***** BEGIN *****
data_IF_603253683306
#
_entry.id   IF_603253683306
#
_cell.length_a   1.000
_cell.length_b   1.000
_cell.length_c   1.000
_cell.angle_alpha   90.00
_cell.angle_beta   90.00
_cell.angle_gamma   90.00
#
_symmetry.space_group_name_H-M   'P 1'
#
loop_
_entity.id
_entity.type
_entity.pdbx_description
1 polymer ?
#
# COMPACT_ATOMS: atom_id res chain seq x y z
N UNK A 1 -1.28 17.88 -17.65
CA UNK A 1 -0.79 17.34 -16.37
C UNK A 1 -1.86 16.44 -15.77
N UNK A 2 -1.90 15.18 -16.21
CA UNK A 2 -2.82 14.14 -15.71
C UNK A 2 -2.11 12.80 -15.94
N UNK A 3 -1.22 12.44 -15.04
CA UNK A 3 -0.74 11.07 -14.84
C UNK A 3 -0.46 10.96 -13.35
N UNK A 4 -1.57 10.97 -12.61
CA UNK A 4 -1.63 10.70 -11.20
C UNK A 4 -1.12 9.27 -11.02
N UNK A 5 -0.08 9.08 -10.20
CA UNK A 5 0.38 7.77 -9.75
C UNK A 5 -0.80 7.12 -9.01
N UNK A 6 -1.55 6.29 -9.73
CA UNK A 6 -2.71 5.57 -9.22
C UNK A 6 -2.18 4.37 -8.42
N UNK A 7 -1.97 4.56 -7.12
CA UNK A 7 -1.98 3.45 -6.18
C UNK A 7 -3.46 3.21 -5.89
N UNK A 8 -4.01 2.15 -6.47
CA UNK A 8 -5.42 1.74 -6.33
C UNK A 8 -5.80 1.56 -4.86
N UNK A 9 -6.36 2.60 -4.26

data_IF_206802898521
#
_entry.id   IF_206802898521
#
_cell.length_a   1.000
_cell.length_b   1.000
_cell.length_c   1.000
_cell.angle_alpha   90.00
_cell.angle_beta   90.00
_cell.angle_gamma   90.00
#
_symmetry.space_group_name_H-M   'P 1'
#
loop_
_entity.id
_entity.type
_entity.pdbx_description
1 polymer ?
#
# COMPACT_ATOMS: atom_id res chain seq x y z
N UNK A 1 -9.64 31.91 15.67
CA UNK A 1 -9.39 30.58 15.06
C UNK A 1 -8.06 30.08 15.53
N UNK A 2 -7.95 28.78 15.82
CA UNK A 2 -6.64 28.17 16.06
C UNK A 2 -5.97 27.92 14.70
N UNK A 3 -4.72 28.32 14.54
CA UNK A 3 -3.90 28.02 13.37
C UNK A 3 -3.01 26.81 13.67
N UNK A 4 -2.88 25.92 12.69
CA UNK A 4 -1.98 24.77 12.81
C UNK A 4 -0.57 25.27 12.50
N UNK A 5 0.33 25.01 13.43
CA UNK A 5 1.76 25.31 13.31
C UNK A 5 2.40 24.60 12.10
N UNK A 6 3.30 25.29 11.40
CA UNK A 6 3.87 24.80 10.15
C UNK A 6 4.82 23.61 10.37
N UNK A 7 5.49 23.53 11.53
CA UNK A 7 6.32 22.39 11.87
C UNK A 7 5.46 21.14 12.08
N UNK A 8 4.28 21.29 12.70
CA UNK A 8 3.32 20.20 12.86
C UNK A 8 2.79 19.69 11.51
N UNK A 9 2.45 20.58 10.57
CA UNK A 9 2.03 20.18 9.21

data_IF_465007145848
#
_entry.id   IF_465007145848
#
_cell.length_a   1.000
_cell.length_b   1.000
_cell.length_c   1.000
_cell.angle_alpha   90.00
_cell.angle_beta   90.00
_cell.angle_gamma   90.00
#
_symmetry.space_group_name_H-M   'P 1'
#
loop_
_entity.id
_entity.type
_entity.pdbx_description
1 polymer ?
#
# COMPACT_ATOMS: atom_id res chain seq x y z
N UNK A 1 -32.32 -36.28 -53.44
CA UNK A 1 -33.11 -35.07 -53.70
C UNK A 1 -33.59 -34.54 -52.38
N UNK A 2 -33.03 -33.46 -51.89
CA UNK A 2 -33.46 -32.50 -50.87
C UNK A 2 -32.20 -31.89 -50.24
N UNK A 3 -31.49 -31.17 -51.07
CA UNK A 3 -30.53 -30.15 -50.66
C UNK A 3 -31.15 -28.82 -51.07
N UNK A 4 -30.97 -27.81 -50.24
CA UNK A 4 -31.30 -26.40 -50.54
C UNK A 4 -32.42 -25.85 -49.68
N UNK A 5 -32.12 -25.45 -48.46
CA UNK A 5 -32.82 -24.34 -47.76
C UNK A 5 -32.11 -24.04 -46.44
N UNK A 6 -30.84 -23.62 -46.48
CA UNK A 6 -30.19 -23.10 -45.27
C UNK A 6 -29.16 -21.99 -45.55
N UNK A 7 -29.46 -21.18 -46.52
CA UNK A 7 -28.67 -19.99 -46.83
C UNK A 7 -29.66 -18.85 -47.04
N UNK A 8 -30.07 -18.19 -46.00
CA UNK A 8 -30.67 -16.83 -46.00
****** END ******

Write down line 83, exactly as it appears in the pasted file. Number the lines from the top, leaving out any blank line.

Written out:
C UNK A 6 4.82 23.61 10.37